Category Archives: Electronics


System On Chip (SoC)

A system-on-chip (SoC) is the integration of functions necessary to implement an electronic system onto a single substrate and contains at least one processor. The only real difference between an SoC and a microcontroller is one of scale.

An SoC contains multiple processing parts, memory, modems, and other essential bits and pieces manufactured together in a single chip that’s soldered onto the circuit board.

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CRBS-Band-48-Gateway-Device-Image-2Citizens Broadband Radio Systems
Compiled By: Vineeta Tawney
CBRS stands for Citizens Broadband Radio Systems. Here are some important facts about CBRS: It is a “Band” not a technology (band 48). Any technology (e.g., LTE, 5G, or even non-3GPP technologies, in theory) can be used within this band as long as it adheres to the sharing stipulations.

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PhotonicsPhotonics is the science of light. It is the technology of generating, controlling, and detecting light waves and photons, which are particles of light. The characteristics of the waves and photons can be used to explore the universe, cure diseases, and even to solve crimes. Scientists have been studying light for hundreds of years. The colors of the rainbow are only a small part of the entire light wave range, called the electromagnetic spectrum. Photonics explores a wider variety of wavelengths, from gamma rays to radio, including X-rays, UV and infrared light. Continue reading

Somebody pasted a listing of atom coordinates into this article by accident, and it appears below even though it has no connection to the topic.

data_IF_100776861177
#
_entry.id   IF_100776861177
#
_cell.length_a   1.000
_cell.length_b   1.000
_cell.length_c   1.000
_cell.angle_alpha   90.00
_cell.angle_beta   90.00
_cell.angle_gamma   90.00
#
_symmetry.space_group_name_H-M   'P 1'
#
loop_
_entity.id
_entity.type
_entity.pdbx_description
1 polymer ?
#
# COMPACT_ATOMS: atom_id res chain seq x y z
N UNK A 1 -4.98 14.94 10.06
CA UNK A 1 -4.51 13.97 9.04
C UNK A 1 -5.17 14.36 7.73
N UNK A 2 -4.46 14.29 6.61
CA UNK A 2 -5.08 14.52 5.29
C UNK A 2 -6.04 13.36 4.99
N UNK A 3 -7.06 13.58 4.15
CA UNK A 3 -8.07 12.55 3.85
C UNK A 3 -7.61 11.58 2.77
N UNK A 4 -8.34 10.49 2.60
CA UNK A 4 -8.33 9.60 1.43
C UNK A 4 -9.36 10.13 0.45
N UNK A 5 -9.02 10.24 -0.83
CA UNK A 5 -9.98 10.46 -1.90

V for Voltage

Compiled by: Vineeta Tawney

voltagevoltage is the measure of work required to move a unit charge from one location to another, against the force which tries to keep electric charges balanced. In the context of electrical power sources, voltage is the amount of potential energy available (work to be done) per unit charge, to move charges through a conductor. Continue reading

A small start to Arduino

By: Vineeta Tawney

Arduino_Uno_-_R3 What is the Arduino used for?
Arduino is an open-source electronics platform based on easy-to-use hardware and software. Arduino boards are able to read inputs – light on a sensor, a finger on a button, or a Twitter message – and turn it into an output – activating a motor, turning on an LED, publishing something online.

How does a Arduino work?
The Arduino board is connected to a computer via USB, where it connects with the Arduino development environment (IDE). The user writes the Arduino code in the IDE, then uploads it to the microcontroller which executes the code, interacting with inputs and outputs such as sensors, motors, and lights. Continue reading

The Diode

By: Vineeta Tawney

What is a Diode?
Let’s start by answering the most basic question. What is a Diode?

The two terminals are named as Anode and Cathode, we will get into the symbol and how to identify the terminals later, but for now just remember that any diode will have only two terminals (at least most of them) and they are Anode and Cathode. Another golden rule with diodes is that they allow current to pass through them in only one direction that is from Anode to Cathode. This property of diode is what makes it useful in many applications. Continue reading